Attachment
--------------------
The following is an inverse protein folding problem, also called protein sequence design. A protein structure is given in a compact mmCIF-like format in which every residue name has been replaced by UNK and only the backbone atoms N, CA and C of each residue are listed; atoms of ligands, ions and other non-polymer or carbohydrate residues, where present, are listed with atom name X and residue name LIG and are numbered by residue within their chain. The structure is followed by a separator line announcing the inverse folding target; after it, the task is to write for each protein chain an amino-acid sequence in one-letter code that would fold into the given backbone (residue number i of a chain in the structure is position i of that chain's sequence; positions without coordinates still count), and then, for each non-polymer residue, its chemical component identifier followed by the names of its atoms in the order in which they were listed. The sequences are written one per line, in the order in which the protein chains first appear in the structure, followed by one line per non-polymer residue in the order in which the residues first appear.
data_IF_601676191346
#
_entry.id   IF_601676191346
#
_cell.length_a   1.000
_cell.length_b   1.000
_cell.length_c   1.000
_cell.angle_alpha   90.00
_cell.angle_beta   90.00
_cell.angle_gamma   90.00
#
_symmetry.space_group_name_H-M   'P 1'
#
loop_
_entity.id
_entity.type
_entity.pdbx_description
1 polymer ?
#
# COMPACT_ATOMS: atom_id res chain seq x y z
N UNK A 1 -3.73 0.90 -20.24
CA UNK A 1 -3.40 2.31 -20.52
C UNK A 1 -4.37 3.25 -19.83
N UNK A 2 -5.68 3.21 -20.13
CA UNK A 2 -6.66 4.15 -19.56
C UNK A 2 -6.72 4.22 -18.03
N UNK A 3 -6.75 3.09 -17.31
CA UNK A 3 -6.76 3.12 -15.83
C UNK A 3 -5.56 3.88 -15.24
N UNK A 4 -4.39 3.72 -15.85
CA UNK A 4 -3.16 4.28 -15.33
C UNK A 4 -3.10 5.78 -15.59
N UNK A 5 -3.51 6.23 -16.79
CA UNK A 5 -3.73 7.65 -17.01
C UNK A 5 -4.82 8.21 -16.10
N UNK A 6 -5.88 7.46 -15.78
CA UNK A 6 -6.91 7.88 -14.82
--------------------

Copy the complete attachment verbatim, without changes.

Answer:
The following is an inverse protein folding problem, also called protein sequence design. A protein structure is given in a compact mmCIF-like format in which every residue name has been replaced by UNK and only the backbone atoms N, CA and C of each residue are listed; atoms of ligands, ions and other non-polymer or carbohydrate residues, where present, are listed with atom name X and residue name LIG and are numbered by residue within their chain. The structure is followed by a separator line announcing the inverse folding target; after it, the task is to write for each protein chain an amino-acid sequence in one-letter code that would fold into the given backbone (residue number i of a chain in the structure is position i of that chain's sequence; positions without coordinates still count), and then, for each non-polymer residue, its chemical component identifier followed by the names of its atoms in the order in which they were listed. The sequences are written one per line, in the order in which the protein chains first appear in the structure, followed by one line per non-polymer residue in the order in which the residues first appear.
data_IF_601676191346
#
_entry.id   IF_601676191346
#
_cell.length_a   1.000
_cell.length_b   1.000
_cell.length_c   1.000
_cell.angle_alpha   90.00
_cell.angle_beta   90.00
_cell.angle_gamma   90.00
#
_symmetry.space_group_name_H-M   'P 1'
#
loop_
_entity.id
_entity.type
_entity.pdbx_description
1 polymer ?
#
# COMPACT_ATOMS: atom_id res chain seq x y z
N UNK A 1 -3.73 0.90 -20.24
CA UNK A 1 -3.40 2.31 -20.52
C UNK A 1 -4.37 3.25 -19.83
N UNK A 2 -5.68 3.21 -20.13
CA UNK A 2 -6.66 4.15 -19.56
C UNK A 2 -6.72 4.22 -18.03
N UNK A 3 -6.75 3.09 -17.31
CA UNK A 3 -6.76 3.12 -15.83
C UNK A 3 -5.56 3.88 -15.24
N UNK A 4 -4.39 3.72 -15.85
CA UNK A 4 -3.16 4.28 -15.33
C UNK A 4 -3.10 5.78 -15.59
N UNK A 5 -3.51 6.23 -16.79
CA UNK A 5 -3.73 7.65 -17.01
C UNK A 5 -4.82 8.21 -16.10
N UNK A 6 -5.88 7.46 -15.78
CA UNK A 6 -6.91 7.88 -14.82